The Plan: It’s very different to take a toy from a friend’s house than to embezzle cash from an after-school job. There's no one-size-fits-all punishment, experts say, as long as the punishment fits the child’s age and crime. For example, if your child stole a large sum of cash from a friend’s parent or if he’s a chronic shoplifter, you’ll need to get law enforcement involved. If it’s more minor, consider having him write and deliver a note of apology in person and pay for the item with his own money. If he doesn’t have enough money to do that, have him “pay” by doing community service.
You Keep Fighting With Your Ex About Money or Gifts
The last thing a parent wants is for kids to get caught in the middle of a divorce.
How to Deal: Outline a financial framework (in private) with your ex. Talk about who will pay for childcare, activities, school bills and unexpected expenses, plus future costs like college, a car or a graduation trip. Also discuss what you won’t pay for. If your ex signs her up for swimming lessons without asking you first, will you split the cost?
When it comes to the holidays, it goes without saying that you should steer clear of participating in the “I do this holiday better than your other parent” competition. Especially when it comes to gifts. If your ex-spouse is insistent on giving over-the-top presents just to prove how much money he or she can spend, develop a new tradition with your child so that your version of the holidays is less focused on getting, and more on giving or spending quality time. For example, make a tradition of ice skating and getting hot chocolate, or take a day to volunteer together at the local animal shelter.
The Plan: Consider opening a joint account for kid expenses, suggests Amy Wolff, a certified divorce financial analyst in Minneapolis, and figure out a fair monthly amount to contribute based on each parent’s income. If you just can’t work together, consider a financial advisor and parenting consultant who can help you avoid uncomfortable tiffs that put your child in the middle.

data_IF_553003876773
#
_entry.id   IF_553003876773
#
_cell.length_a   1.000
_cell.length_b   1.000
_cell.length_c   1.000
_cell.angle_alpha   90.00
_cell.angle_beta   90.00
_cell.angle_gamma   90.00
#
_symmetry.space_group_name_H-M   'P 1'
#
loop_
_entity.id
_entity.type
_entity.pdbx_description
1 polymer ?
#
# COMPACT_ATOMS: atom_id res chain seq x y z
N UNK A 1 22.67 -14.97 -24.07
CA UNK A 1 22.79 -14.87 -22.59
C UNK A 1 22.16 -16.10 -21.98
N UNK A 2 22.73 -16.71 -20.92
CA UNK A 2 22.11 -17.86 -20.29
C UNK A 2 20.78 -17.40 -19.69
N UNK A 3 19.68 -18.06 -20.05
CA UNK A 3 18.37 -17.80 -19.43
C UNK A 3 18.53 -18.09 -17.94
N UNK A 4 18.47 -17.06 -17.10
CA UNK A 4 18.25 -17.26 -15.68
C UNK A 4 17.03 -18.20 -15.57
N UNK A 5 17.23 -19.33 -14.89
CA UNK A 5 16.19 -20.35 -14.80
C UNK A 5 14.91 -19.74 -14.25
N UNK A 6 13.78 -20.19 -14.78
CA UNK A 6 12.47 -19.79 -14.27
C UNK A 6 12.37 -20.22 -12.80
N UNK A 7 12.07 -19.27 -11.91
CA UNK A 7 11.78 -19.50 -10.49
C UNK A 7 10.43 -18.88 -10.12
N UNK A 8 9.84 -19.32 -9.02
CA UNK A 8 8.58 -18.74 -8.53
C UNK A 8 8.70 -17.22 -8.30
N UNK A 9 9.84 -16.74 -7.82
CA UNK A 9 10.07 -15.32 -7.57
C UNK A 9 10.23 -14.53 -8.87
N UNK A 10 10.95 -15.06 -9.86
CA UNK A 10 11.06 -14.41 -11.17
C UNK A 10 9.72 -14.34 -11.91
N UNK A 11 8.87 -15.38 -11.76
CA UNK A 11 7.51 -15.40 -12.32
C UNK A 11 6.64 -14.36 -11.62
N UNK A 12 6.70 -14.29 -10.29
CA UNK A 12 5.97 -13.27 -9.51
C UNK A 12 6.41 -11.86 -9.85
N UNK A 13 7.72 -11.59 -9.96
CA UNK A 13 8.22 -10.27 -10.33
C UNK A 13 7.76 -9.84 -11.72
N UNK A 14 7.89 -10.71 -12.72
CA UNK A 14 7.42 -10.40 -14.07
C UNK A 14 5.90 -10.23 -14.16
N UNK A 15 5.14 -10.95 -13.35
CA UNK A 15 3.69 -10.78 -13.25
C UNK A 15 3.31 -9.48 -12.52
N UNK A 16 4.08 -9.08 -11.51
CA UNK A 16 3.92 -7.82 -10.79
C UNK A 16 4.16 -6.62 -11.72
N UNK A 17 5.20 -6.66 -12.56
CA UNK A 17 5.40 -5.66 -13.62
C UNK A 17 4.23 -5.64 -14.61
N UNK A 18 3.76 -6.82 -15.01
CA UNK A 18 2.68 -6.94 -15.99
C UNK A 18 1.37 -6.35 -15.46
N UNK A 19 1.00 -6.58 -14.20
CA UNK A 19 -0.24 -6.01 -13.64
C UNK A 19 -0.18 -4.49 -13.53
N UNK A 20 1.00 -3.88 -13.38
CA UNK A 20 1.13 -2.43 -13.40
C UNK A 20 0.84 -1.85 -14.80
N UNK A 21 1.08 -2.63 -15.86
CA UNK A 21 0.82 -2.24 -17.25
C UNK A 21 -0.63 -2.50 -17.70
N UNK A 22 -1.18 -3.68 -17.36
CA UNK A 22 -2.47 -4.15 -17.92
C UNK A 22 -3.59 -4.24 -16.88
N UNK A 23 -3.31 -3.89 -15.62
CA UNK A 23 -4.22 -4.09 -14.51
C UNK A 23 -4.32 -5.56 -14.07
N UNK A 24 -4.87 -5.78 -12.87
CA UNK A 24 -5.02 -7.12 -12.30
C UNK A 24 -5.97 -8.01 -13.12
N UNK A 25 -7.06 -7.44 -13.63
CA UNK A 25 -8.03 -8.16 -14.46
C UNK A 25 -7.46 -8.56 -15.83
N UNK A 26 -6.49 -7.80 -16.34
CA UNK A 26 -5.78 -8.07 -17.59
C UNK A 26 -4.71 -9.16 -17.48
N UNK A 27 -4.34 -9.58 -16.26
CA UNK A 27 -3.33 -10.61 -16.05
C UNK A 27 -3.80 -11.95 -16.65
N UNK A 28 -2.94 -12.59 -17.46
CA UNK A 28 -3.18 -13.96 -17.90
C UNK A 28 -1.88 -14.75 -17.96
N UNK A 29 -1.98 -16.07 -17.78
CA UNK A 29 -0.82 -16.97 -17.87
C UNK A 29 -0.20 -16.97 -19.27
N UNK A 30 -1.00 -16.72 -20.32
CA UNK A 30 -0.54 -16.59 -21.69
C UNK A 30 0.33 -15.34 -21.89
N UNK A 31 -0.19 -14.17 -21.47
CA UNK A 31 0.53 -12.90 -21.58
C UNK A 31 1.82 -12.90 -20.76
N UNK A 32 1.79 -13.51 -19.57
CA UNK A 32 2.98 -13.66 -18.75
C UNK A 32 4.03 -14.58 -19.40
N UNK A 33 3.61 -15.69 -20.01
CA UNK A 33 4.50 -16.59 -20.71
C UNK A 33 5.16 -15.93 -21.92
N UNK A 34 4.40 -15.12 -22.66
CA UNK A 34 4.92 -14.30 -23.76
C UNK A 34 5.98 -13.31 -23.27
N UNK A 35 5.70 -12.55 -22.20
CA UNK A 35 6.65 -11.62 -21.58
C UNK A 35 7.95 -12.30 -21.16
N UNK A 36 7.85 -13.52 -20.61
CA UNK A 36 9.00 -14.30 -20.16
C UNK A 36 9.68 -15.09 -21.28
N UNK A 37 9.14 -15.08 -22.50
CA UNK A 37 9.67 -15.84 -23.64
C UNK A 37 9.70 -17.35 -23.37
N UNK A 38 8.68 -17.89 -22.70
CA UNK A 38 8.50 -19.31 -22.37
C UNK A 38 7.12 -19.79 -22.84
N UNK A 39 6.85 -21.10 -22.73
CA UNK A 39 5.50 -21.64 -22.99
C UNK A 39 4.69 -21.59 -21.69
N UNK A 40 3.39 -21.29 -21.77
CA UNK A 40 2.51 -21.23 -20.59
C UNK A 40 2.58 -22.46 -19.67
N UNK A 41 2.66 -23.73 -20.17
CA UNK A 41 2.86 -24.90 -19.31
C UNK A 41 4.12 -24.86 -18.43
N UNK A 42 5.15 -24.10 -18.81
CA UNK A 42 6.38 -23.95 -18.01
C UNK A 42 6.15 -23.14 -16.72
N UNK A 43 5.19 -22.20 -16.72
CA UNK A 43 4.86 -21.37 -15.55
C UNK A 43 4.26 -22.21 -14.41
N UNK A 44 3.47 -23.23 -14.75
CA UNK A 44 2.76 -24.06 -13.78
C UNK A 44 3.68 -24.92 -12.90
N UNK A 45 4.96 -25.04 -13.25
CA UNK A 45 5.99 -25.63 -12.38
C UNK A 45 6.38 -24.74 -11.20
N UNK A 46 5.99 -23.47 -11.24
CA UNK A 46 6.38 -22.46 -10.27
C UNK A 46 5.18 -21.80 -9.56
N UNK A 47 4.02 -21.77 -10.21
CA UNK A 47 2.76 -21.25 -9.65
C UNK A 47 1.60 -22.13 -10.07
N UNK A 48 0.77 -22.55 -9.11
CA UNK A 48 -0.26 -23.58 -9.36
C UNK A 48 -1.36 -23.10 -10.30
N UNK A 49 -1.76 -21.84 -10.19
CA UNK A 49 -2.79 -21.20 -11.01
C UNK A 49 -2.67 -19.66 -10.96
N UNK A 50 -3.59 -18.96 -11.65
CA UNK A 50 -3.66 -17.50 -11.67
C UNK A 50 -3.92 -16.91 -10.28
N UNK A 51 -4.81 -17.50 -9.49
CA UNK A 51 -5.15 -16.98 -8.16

Over-the-Top Birthday Parties Are the Norm
“Party creep” is the slow shift from pin-the-tail-on-the-donkey to renting out party zones; we've even heard of a celebration that gave $120 American Girl dolls as the party favor!
How to Deal: Kids tend to notice their parents' attitudes more than price tags. If you’re enthusiastic about the party you're throwing, your child will probably follow suit. If your child is hoping for a birthday party as elaborate as her friends', reinforce the fact that throwing a party at a fancy place isn't a necessary ingredient for having fun. What really matters is that you're with people who you love, and that you're doing something everyone will enjoy, like playing her favorite games and eating pizza. For more ideas on how to throw a pressure-free birthday party, read this.
The Plan: Prep yourself to answer any follow-up questions after your kid attends an over-the-top birthday party, like whether she can rent horses for her next party. To demonstrate you can have just as much fun without spending a ton of money, share your favorite birthday party memory from your childhood. Explain that you want her to have the same meaningful memories as you, which get to the heart of what a birthday party is really meant to be.
You tell us: What was your most awkward money situation as a parent? How did you handle it?